Deputy Prime Minister and Minister of Foreign Affairs HE Sheikh Mohammed bin Abdulrahman Al Thani has reiterated that Qatar’s foreign policy is based on the principle of cooperation and international peace.
Speaking during a session at Chatham House on Qatar’s regional and international roleon Wednesday, the FM said, “Qatar’s foreign policy is based on the principle of cooperation and international peace. We do this through developmental aid, counter-terrorism efforts, and humanitarian assistance seen recently in Afghanistan.”
The FM called for concerted global efforts and consensus to support the suffering Afghans. “Qatar cannot unilaterally fix Afghan economy. There is a need for international efforts and consensus to support Afghans suffering at present. Also engagement with Taliban is important but it should be seen as a process and journey,” the FM said.
“On the Taliban, we want the frozen financial assets to go to the Afghan people. We are working closely with Europe and the US, we don’t want the Afghan people suffer just because the Taliban are disliked internationally,” he added.
On relations with the US, the FM said, “Relations between the US and Qatar are very strong. We have cooperation on defence. We have hosted the dialogue with Taliban and supported the evacuation from Kabul. Qatari bases served as the headquarters in the campaign against ISIL.”
“The relationship with the US is built on strong institutional connections regardless of administration. During the Trump administration we worked closely during the GCC crisis, the Taliban negotiations and the Abraham Accords,” he added.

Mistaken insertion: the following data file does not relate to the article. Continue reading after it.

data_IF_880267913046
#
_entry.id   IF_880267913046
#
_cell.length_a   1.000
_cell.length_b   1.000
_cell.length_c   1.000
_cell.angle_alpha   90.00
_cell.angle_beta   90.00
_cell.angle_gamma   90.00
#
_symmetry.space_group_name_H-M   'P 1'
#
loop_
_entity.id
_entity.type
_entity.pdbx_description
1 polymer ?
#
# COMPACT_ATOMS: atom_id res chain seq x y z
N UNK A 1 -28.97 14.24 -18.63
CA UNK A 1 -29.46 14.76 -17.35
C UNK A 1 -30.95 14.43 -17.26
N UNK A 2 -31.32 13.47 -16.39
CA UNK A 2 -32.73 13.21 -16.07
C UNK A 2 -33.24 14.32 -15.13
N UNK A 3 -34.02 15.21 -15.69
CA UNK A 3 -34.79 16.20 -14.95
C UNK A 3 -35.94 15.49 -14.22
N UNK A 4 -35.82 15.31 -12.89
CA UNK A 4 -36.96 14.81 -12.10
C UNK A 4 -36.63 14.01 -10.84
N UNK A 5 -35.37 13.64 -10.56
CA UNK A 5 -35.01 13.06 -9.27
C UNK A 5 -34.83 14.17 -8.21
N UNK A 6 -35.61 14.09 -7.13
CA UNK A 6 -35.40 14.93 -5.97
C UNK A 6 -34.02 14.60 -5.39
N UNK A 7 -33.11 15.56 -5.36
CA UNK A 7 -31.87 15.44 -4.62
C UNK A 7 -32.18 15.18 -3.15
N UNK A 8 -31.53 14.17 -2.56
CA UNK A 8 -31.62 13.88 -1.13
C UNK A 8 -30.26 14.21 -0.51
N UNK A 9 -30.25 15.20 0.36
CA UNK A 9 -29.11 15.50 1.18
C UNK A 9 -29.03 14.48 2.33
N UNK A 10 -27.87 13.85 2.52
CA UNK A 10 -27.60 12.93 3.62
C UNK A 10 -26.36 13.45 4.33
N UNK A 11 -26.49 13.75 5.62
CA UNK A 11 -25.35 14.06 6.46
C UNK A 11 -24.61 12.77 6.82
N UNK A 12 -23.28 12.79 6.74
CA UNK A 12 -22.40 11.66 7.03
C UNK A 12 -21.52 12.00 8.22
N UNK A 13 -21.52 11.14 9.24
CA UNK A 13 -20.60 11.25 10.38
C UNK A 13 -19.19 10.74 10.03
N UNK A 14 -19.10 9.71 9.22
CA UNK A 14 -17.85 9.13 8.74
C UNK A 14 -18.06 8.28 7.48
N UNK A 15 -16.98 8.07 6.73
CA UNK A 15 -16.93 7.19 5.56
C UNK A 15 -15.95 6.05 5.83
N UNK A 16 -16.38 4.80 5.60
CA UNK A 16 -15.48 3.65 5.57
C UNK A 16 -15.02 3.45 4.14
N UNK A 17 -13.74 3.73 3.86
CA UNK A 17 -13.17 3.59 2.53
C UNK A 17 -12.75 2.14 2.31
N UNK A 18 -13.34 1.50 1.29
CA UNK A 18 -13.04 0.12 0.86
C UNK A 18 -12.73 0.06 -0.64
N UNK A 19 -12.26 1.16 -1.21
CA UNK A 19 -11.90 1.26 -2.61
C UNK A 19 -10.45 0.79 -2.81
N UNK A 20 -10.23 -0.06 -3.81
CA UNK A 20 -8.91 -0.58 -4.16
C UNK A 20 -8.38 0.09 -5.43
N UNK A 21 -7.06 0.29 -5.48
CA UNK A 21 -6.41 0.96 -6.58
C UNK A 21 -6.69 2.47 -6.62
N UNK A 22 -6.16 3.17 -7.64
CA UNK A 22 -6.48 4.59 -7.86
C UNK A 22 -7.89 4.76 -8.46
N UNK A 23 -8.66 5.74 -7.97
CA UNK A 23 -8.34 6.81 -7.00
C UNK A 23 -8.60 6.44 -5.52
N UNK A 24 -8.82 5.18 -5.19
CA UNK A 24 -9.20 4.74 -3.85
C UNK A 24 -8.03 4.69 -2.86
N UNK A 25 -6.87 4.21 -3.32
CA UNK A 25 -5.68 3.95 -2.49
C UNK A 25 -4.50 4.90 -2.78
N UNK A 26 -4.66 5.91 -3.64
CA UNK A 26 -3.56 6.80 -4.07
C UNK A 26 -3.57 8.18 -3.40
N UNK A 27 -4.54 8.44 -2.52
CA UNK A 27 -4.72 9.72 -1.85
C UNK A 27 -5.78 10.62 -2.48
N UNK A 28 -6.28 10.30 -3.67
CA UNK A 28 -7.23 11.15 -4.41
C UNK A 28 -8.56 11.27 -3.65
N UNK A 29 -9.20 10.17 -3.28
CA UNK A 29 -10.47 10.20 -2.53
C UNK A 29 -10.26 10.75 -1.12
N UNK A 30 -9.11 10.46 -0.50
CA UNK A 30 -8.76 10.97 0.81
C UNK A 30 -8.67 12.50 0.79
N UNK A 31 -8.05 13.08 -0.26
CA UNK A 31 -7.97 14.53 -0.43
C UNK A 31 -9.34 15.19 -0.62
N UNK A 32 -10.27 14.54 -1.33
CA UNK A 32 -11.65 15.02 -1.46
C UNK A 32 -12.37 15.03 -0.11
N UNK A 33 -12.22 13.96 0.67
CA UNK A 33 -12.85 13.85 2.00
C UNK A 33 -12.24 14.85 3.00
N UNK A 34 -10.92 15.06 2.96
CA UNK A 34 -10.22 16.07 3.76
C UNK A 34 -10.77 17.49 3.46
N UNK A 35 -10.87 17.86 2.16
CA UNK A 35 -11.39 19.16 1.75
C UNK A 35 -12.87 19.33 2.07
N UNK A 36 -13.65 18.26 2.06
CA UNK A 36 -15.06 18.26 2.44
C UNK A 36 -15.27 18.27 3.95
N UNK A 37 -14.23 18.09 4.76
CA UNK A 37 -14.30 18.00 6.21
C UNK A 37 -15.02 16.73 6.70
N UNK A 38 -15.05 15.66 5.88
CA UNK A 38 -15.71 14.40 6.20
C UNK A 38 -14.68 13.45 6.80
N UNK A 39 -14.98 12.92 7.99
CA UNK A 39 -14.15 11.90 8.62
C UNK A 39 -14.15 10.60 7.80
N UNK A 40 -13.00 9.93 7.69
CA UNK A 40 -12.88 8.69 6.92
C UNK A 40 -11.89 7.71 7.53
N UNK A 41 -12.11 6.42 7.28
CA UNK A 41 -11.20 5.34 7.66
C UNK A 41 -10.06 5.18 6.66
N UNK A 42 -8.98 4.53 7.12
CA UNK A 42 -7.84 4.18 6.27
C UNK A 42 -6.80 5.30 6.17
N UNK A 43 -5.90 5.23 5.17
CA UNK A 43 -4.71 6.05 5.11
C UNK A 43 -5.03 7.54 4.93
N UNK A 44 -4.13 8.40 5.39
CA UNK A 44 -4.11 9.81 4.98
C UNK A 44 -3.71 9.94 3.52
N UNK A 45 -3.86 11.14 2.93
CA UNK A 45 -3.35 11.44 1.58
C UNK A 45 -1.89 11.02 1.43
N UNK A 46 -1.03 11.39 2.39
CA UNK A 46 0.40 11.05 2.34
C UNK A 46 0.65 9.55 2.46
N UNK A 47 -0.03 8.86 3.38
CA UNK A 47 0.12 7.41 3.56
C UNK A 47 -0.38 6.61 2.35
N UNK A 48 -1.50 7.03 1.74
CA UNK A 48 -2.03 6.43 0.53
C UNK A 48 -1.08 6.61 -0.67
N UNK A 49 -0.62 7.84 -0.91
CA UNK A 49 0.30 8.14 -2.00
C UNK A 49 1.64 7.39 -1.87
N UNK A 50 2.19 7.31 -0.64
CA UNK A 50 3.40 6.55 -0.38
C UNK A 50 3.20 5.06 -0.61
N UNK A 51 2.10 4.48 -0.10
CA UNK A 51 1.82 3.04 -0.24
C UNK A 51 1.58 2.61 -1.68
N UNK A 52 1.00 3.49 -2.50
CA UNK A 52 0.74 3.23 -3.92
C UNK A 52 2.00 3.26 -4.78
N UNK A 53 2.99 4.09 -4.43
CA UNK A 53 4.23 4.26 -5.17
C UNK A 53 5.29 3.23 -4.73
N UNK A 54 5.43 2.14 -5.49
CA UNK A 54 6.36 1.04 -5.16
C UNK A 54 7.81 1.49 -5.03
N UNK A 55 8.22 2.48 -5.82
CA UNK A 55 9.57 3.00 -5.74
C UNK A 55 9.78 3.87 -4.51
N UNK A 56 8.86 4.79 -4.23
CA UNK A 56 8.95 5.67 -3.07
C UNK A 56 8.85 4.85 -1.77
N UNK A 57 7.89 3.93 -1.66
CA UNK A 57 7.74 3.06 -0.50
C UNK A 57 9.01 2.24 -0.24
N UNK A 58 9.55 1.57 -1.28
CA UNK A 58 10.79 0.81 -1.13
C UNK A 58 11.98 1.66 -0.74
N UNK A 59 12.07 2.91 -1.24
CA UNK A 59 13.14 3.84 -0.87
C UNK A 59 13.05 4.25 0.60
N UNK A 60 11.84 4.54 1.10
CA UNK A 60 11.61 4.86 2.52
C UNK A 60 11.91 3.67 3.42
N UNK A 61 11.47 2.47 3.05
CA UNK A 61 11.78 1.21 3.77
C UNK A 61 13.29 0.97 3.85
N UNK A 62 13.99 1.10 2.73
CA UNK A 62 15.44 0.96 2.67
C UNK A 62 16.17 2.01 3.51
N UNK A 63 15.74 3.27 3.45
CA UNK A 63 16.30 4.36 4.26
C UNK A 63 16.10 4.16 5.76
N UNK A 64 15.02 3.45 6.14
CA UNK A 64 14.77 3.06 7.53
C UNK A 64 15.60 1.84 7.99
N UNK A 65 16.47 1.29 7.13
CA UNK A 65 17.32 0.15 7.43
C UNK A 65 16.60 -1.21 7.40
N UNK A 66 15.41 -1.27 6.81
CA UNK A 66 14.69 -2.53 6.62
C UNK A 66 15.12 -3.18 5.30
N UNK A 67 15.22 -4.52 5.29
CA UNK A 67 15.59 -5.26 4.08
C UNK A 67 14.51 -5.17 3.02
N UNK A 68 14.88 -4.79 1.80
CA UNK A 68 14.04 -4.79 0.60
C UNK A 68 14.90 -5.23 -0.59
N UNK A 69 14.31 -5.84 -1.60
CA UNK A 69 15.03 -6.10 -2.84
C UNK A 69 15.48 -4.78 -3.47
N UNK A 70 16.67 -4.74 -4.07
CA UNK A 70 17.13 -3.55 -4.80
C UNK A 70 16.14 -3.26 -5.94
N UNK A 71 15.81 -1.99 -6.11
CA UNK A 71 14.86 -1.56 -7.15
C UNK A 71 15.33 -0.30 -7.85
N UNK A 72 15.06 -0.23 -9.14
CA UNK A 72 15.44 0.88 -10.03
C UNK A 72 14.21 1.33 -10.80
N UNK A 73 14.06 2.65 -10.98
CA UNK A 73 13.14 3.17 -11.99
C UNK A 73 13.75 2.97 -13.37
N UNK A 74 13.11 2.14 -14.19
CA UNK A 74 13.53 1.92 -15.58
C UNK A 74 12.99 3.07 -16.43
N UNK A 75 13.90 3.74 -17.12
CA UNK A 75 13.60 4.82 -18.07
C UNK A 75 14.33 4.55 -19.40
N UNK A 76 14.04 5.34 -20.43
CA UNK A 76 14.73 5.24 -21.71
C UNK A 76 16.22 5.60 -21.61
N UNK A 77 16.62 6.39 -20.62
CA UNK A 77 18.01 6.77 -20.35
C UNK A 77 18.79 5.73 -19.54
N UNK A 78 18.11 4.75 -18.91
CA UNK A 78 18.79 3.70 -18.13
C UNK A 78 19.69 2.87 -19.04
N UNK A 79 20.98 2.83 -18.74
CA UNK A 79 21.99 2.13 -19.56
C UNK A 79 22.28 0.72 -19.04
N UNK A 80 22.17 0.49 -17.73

The FM said Qatar is looking forward to welcome all for the 2022 FIFA World Cup.
“As we approach the 2022 World Cup, it is a privilege to host the first World Cup in the Middle East and in an Arab country. I look forward to welcoming you all in November to cheer your teams,” he said.
Regarding the current energy crisis, he said, “Qatar is a major exporter of LNG. We are looking to expand our capacity of production and are working to build a long-term plan for further supplies of gas to Europe.”
“China is one of our largest consumers of gas. The Gulf region doesn’t want to choose between the US and China, we have a strong security relationship with Washington and a growing economic relationship with Beijing,” the FM added.
On conflicts in Middle East, he said, “It’s unfortunate that there is no Arab leadership in conflict areas in the Middle East. We need a comprehensive dialogue with the non-Arab states like Iran and Turkey. In Iraq, Yemen, and Palestine, we need to consider Arab interests.”
“During the GCC crisis, the organisation was paralysed. However, on Afghanistan we saw action by the GCC, with meetings with the Taliban. We are restarting trade talks. There is a momentum to strengthen the GCC after years of crisis,” he pointed out.
The FM said, “On Israel-Palestine, mediation is the core principal of Qatar’s foreign policy. We are helping the Palestinian people, especially in Gaza. We need the Israelis to come to the table and secure a two-state solution through a peace process.”
On Hamas, he said, “We don’t support Hamas, we support the people. Many Arab countries don’t list them as a terrorist organisation as they are under occupation and are a component of Palestinian society. We condemn all attacks on civillians.”
On Syria, he said, “We are clear. Syria remains suspended from the Arab League because the regime is attacking the Syrian people and bombing cities. It would be a mistake to normalise ties with the Syrian regime without a humanitarian solution.”